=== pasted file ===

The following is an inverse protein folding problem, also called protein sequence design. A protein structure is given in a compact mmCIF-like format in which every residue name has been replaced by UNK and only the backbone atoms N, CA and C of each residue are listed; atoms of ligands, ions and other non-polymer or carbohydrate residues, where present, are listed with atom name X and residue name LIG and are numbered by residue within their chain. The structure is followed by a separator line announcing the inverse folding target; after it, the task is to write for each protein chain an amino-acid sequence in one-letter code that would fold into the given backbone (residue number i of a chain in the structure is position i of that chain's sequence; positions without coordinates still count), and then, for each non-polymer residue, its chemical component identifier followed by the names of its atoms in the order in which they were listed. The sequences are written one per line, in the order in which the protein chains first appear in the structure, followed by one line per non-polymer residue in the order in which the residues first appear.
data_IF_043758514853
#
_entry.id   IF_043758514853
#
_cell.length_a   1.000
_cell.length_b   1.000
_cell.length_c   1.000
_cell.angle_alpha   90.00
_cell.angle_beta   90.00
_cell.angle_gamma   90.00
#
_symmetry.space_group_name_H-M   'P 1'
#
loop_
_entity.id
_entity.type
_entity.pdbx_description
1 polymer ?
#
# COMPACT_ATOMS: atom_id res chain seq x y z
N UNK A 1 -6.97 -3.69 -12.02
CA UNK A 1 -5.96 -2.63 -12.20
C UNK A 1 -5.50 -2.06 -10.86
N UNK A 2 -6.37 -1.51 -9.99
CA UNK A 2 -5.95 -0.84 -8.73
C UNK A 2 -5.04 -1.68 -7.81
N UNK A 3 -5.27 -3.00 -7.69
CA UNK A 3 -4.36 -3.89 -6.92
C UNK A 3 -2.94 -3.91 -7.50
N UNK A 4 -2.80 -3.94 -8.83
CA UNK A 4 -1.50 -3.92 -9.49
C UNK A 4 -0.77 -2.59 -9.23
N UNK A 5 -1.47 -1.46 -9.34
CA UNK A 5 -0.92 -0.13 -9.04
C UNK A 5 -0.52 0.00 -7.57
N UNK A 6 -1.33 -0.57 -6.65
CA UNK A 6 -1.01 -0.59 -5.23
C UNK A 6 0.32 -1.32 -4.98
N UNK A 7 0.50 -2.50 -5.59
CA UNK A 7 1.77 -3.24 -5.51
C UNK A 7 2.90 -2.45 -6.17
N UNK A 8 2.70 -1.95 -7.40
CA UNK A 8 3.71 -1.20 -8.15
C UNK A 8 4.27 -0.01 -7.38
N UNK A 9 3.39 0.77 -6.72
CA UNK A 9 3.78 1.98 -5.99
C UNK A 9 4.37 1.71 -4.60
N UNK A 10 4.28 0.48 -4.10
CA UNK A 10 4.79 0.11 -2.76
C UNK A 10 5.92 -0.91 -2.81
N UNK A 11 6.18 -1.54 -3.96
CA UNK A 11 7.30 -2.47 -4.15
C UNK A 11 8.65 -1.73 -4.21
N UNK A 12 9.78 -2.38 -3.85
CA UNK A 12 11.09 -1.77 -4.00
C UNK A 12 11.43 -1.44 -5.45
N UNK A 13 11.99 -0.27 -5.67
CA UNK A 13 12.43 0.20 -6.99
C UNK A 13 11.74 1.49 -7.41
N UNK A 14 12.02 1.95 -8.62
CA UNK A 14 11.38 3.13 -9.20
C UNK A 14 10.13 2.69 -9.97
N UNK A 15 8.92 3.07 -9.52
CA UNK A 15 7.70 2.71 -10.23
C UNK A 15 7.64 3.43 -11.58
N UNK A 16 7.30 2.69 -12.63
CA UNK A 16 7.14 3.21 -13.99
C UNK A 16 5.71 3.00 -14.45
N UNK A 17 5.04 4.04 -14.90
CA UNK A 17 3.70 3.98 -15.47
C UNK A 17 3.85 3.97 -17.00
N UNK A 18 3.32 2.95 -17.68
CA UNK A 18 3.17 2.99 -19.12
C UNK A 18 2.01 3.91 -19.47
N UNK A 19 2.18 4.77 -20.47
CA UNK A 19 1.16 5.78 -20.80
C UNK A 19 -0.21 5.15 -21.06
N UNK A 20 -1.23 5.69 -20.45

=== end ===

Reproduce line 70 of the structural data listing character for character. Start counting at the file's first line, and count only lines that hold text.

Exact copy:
N UNK A 17 5.04 4.04 -14.90